Iii Resource allocation in a “drive-by” scenario
In this section we introduce a deliberately simple model for vehicle-to-vehicle interaction at intersections. We strove to simplify the model to its core features, in order to isolate the essential phenomena in this problem. We understand the problem of vehicle-to-vehicle interaction at intersections as an example of a “drive-by” scenario, in which:
There is a large number of agents in the systems.
Agents interact with a random schedule.
Each agent interacts many times with other agents over its lifetime.
The value of a resource to an agent varies in time according to an exogenous factor.
For vehicle-to-vehicle (V2V) interactions at intersection:
There is a large number of cars on the road.
Cars meet randomly at intersections.
Each car encounters many intersections over its lifetime.
The value of time saved to a car varies in time according to its urgency on that day.
More formally, consider a population of vehicles. Each vehicle has an associated urgency process . The urgency at time indicates the marginal value that agent gives to a unitary delay in its trip. It is an exogenous process that is not affected by the behavior of the vehicles.
The vehicles interact at intersections. Each interaction at time involves only a pair of vehicles .
Every time two vehicles interact, one of the two vehicles is necessarily delayed by a unitary delay, while the other vehicle does not incur any delay. We therefore have two possible outcomes , that is . Agent (and, in a completely symmetric way, agent ) incurs a cost that is a function of the outcome and of its own urgency, and is defined as
We propose the following assumptions about the model.
Assumption 1 (Randomness of encounters).
The sequence is random and identically distributed at all times over the set , and each vehicle has the same probability of belonging to
, and each vehicle has the same probability of belonging toat a given .
The urgency processes are identical for all vehicles . The urgency at each time is independent and identically distributed, and takes values in .
Iii-C Performance measures
The focus of this paper is on policies that allow to decide optimally, where the notion of optimality is to be defined hereafter.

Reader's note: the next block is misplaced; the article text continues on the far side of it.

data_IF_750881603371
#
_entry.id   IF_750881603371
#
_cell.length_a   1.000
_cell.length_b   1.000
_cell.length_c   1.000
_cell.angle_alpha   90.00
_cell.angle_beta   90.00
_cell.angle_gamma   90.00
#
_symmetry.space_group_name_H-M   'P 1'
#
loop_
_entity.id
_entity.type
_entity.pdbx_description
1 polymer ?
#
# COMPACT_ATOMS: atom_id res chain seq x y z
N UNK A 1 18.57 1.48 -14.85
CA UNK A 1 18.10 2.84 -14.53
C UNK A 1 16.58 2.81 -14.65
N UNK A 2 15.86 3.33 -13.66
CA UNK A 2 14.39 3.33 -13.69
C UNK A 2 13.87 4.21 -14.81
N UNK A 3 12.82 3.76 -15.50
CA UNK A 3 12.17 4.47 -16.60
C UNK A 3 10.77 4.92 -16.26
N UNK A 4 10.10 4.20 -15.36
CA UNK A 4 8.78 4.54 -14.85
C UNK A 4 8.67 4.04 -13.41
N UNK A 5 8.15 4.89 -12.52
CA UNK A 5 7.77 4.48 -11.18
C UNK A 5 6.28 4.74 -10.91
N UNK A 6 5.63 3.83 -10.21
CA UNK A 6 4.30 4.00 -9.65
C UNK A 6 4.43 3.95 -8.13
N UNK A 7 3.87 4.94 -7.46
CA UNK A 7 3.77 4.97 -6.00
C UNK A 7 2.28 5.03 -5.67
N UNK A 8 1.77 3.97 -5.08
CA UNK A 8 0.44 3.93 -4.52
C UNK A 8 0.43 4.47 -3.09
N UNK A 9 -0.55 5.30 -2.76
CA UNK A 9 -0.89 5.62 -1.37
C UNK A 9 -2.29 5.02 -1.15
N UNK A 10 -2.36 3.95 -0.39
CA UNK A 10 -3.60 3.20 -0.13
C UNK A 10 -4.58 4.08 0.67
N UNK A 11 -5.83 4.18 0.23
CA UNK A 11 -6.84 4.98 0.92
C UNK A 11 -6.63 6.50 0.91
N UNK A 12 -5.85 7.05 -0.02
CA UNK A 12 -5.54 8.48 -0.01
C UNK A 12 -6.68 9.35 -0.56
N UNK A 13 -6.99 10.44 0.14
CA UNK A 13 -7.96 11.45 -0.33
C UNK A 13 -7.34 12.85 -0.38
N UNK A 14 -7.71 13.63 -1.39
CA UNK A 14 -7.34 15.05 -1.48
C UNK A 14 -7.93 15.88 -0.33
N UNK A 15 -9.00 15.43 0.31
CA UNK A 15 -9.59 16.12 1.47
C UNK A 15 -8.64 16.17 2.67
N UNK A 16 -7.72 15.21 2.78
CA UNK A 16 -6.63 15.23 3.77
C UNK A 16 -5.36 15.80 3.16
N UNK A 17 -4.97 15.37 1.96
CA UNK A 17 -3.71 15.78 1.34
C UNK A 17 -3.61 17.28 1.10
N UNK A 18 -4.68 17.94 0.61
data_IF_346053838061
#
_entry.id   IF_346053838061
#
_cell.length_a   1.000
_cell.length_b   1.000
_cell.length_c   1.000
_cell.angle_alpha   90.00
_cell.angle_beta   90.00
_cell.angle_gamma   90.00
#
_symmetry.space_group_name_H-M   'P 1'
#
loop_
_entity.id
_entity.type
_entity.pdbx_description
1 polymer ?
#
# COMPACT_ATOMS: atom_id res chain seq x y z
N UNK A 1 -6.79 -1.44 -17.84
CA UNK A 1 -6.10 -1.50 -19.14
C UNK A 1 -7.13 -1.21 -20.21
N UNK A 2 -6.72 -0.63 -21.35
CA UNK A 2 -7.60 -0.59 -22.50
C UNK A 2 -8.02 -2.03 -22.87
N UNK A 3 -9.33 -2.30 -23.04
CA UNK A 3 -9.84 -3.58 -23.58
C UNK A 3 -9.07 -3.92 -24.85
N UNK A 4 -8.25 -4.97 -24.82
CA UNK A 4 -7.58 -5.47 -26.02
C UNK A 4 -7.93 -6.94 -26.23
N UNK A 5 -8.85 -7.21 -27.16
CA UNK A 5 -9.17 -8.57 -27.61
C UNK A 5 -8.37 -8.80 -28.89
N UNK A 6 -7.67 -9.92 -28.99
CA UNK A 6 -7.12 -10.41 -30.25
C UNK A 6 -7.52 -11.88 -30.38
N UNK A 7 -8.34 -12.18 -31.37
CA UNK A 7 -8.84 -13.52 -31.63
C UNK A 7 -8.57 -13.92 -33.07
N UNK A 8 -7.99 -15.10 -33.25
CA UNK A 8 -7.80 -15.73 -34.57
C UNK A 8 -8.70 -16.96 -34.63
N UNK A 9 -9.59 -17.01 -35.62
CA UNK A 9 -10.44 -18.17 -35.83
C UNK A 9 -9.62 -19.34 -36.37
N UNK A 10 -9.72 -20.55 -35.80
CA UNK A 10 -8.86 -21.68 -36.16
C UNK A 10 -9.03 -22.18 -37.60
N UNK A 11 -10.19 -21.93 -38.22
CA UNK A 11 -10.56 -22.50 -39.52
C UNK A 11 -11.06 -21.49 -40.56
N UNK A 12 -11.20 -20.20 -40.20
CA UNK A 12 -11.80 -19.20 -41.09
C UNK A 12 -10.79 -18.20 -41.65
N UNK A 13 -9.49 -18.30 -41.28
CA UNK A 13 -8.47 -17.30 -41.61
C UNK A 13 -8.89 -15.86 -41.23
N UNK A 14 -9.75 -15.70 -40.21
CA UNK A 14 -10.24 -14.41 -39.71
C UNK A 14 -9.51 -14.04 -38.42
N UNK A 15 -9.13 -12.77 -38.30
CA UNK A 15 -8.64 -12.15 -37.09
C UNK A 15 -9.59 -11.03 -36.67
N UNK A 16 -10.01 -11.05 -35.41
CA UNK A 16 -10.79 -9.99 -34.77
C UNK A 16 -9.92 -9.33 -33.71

We define two measures of social cost for the entire population, which are associated to two different interpretations. The first measure simply quantifies the expected aggregate cost for the entire system at each interaction:
The second measure quantifies the expected rate at which the variance (across agents) of the accumulated cost grows:
denotes the vector of accumulated costs of the agents, defined element-wise asIn these expressions, represents the expectation with respect to both the stochastic urgency processes and the interaction selection process (which are independent processes).
Iii-D Centralized policies
In this section, we derive the optimal centralized policies for the simplified intersection management problem that we presented, under the notions of social optimality that we described. These optimal centralized policies will constitute a baseline for the analysis of the policies that emerge in a distributed competitive setting.
In a centralized setting, we are allowed to adopt causal policies of the kind
where by , we indicate the past urgencies of all agents.
The social costs and are minimized, respectively, by the policies
If the operation does not return a singleton, then any of the two choices is optimal. Here and thereafter, we assume that ties are resolved via fair coin flipping.
We also define a third centralized policy, which prioritizes the minimization of (therefore obtaining the same value for as ) and, in case of ties between the urgencies and (where ), aims at minimizing the unfairness defined by :
Iv Resource allocation using Karma Games
In this section, we formulate a mechanism for resource allocation based on the notion of karma. We only design the mechanism and not the agents’ policy, which is going to be found automatically through optimization.
Iv-a Informal definition of karma interaction mechanism
We assume that there is an integer counter (karma) associated to each agent bounded by . The agents exchange one message at each interaction. Each agent can produce a message which contains a value not to exceed its current karma:
We give this message the semantics of how much karma the agent sees fit to bid on the current interaction. The agent that provides the highest message is allowed to use the resource (go first at the intersection) and must pay the other agent up to the karma value that it has bet. The karma transferred is reduced if the transfer would make the other agent overflow . Suppose that agent wins betting . Then the karma transferred is .